Thus long cover order is placing a market order along with stop loss at the price below the buying price. In this, the trader buys the stock which shows a bullish trend.
Short Cover Order
Short cover order is completely opposite of long cover order but before understanding its term, let’s have a look at its example!
Let’s say for instance that Mr. Y desires to sell the stocks of a firm named SAIL or Steel Authority of India at Rs. 250 per share cost and while trading he puts a short position by placing a stop-loss order at Rs. 260 per share.
Now, when the price of the underlying asset reaches Rs. 260 the trade will be automatically squared off.
Hence, in the case of short cover order, the stop-loss order value is usually higher than the current value of the stock.
“Short Cover Order = Stop Loss higher than stock price”
While trading, when a trader or an investor places a sell order of an organization, it is supposed to be a short cover order.
By going short, just like Mr. Y, the investor aims to sell the underlying asset or security at a bit higher price which he has purchased at a quite lower value.
Cover Order Example
To understand the concept, let’s take one example.
Let’s suppose, Mr. Sharma wants to trade in the stocks of TCS. The current share price is ₹967. He wants to place a cover order to buy 1000 shares.
Along with this, he enters the stop loss at ₹960. So, here if the stock price goes down and reaches ₹950 or below then the order gets executed thus minimizing much loss in the overall trade.
How Cover Order Works?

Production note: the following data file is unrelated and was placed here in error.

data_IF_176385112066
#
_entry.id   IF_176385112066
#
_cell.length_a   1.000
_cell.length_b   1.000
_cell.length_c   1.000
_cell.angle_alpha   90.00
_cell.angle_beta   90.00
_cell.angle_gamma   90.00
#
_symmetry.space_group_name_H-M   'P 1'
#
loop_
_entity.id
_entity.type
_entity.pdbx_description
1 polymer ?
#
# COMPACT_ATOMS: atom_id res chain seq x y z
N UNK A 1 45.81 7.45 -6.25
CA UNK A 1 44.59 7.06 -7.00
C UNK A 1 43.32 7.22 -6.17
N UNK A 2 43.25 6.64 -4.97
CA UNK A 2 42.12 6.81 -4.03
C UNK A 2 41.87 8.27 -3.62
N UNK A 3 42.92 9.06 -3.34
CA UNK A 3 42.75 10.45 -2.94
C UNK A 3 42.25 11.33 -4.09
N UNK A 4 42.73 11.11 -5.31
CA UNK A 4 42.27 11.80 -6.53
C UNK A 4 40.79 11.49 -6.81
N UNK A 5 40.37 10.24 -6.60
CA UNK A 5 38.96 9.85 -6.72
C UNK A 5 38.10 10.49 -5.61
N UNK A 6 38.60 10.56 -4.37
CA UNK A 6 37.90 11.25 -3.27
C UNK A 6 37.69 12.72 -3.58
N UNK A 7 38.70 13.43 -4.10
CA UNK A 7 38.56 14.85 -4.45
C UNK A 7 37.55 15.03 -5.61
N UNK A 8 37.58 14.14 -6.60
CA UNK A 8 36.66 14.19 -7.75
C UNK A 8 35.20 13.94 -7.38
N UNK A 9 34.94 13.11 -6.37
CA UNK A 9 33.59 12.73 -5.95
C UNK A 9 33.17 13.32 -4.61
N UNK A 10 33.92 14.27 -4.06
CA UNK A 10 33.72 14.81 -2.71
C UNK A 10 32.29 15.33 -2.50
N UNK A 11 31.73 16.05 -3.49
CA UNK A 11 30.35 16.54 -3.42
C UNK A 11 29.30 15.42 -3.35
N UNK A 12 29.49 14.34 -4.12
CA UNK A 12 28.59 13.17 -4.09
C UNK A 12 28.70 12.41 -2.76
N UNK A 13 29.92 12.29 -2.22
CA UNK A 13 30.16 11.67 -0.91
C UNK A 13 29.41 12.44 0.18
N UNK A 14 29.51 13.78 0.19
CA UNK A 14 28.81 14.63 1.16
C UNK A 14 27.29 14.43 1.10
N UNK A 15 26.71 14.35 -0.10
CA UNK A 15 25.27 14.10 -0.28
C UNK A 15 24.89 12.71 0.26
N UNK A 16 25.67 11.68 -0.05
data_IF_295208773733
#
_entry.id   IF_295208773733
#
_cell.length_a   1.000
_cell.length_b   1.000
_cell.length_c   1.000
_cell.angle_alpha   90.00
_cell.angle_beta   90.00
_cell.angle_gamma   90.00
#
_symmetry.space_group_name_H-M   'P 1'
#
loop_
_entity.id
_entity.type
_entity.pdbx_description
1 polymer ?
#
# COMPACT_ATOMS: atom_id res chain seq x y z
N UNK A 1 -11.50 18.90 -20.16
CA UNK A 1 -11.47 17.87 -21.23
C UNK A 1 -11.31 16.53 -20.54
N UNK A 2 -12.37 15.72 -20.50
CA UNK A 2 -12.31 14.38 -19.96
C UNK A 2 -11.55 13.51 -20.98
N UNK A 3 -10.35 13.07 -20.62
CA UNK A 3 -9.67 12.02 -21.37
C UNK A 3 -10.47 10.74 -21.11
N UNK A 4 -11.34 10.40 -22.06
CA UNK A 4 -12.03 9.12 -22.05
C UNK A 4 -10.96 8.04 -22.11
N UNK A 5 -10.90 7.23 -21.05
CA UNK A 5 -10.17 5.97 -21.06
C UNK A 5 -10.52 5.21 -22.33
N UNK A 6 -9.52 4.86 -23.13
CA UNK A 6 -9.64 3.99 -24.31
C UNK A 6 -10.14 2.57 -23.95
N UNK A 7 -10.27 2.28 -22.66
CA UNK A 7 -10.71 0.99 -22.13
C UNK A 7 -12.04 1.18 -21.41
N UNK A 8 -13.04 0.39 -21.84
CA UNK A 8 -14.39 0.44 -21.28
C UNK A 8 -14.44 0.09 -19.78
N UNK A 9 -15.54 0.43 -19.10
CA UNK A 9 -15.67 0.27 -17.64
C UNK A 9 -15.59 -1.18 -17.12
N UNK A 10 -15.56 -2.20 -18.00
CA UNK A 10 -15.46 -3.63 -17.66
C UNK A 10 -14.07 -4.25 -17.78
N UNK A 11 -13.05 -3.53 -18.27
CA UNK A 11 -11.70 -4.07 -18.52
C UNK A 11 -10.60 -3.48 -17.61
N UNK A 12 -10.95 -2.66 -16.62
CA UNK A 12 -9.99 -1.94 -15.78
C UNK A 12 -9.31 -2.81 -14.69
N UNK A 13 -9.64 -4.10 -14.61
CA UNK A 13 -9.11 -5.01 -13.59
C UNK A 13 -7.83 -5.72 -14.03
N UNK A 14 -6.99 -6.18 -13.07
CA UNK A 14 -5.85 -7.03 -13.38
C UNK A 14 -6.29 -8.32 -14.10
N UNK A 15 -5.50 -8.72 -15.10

Considering the above example, let’s understand how exactly this order works. So when you fill in all the details the order get executed activating the stop-loss order
When you click on the buy button after placing the cover order, the stop loss limit order activates. Now arises the two different situations:
1. Market Follows the Upward Trend
Here you would be able to sell the shares at a higher price and exit the market by making a good profit. So in the above example if the share price reaches ₹1000, then you can exit the trade by reaping the profit of ₹33 per share or ₹33,000 in the overall trade.
2. Market Trend Reverses
If before the square-off time, the market trend reverses and goes beyond your assumption still you would be able to minimize your losses with stop-loss. So let’s suppose the market goes down and the price of the stock goes down to ₹940, still your order gets executed at ₹950 thus preventing you from the heavy loss.
Thus, in the above trade, Mr. Sharma would be able to suffer the loss of ₹7 per share i.e. ₹7000 in the overall trade.
How to Place a Cover Order?
Once you have knowledge about this risk alleviating order then you might be interested in learning how to place such orders.